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Moscow: city of smog (photos)

Smoke from peat fires which rage outside Russia’s capital have covered the city in thick smog, but life carries on.

WILDFIRES WHICH continue to blaze across Russia have covered Moscow in a thick smog. Citizens have been advised to wear face masks for protection against the thick smoke, but continue to go to work and travel around the city.

Moscow’s three main airports have re-directed some flights because of the smog.

The fires, which have killed 52 people so far, caused concern for the stability of nuclear and military material stored in the afflicted provinces. According to Russia’s Ria Novosti, the threat of a nuclear explosion has been averted by moving the material to a safer location.

Moscow: city of smog (photos)
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  • Russia Fires

    A tourist wearing a protective face mask takes photographs at the Novodevichy Monastery, as a blanket of heavy smog covers Moscow, Russia, Friday, Aug. 6, 2010. The city of Moscow was shrouded Friday by a dense smog that grounded flights at international airports and seeped into homes and offices, as wildfires that have killed 50 people nationwide continued to burn.Source: AP Photo/Alexander Zemlianichenko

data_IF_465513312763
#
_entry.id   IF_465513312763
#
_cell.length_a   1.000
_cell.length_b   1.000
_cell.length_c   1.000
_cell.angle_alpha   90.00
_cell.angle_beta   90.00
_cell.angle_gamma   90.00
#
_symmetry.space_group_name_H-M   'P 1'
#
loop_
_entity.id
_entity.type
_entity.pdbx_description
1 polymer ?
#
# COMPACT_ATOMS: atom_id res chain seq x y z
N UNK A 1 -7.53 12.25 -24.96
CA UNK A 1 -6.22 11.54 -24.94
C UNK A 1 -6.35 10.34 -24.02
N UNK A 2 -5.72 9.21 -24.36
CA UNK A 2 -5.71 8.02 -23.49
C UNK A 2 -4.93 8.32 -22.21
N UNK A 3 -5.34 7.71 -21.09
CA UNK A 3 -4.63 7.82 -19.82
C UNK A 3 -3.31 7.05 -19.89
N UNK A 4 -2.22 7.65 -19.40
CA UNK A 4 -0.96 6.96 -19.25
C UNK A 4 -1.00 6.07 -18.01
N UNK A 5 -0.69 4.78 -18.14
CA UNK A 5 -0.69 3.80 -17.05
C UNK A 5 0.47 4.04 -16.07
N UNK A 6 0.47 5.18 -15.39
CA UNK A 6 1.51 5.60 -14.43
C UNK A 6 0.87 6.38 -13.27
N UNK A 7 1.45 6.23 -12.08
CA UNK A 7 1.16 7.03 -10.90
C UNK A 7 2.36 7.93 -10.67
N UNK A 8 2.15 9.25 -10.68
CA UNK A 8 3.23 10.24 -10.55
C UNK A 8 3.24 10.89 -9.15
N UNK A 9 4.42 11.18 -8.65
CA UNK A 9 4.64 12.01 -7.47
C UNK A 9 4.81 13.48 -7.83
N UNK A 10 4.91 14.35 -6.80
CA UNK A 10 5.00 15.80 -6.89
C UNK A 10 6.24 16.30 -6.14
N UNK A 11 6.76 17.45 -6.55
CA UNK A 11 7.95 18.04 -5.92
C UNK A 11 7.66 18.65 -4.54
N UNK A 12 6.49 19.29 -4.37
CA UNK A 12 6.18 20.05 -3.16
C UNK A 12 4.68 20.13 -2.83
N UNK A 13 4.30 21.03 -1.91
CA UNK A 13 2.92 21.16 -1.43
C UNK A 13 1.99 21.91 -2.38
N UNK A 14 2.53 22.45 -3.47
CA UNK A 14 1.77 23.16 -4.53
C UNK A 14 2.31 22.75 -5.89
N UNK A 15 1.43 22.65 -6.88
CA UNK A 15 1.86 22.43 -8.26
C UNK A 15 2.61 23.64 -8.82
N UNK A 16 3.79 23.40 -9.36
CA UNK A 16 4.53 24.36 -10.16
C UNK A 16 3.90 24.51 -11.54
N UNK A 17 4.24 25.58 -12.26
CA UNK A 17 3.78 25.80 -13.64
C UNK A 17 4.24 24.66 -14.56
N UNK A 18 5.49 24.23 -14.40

• Russia Fires

    St. Basil's Cathedral, left, and the Kremlin, right, are seen as tourists walk through thick smog on the Red Square in Moscow, Russia, Friday, Aug. 6, 2010. Source: AP Photo/Mikhail Metzel
  • Russia Fires

    Tourists wear protective face masks as they walk along the Red Square. Source: AP Photo/Misha Japaridze
  • Russia Fires

    A river boat makes its way on the Moskva River, as the Kremlin is seen on the left.Source: AP Photo/Misha Japaridze
  • Russia South Africa

    South African President Jacob Zuma, right, takes part at a wreath laying ceremony at the Tomb of the Unknown Soldier in Moscow.Source: AP Photo/Mikhail Metzel
  • Russia Fires

    This true-color image from the Moderate Resolution Imaging Spectroradiometer (MODIS) on NASA’s Terra satellite acquired 5 August, 2010 shows smoke from fires burning across western Russia. On Friday, visibility in parts of the capital was down to a few dozen yards (meters) due to the smog caused by the fires, which carries a strong burning smell and causes coughing. Source: AP Photo/NASA/MODIS Rapid Response
  • Russia Smog

    Two women with a boy wear masks protecting from the thickest blanket of smog covering walk through a street as the heavy smog covered Moscow, Russia, early Friday, Aug. 6, 2010.Temperatures up to 100 F (38 C) have exacerbated forest and peat bog fires across Russia's central and western regions, destroying close to 2,000 homes. Source: AP Photo/Alexander Zemlianichenko
  • Russia Fires

    A Kremlin honor guard is seen at Alexander's Garden outside the Kremlin, through a heavy smog covering Moscow.Source: AP Photo/Misha Japaridze

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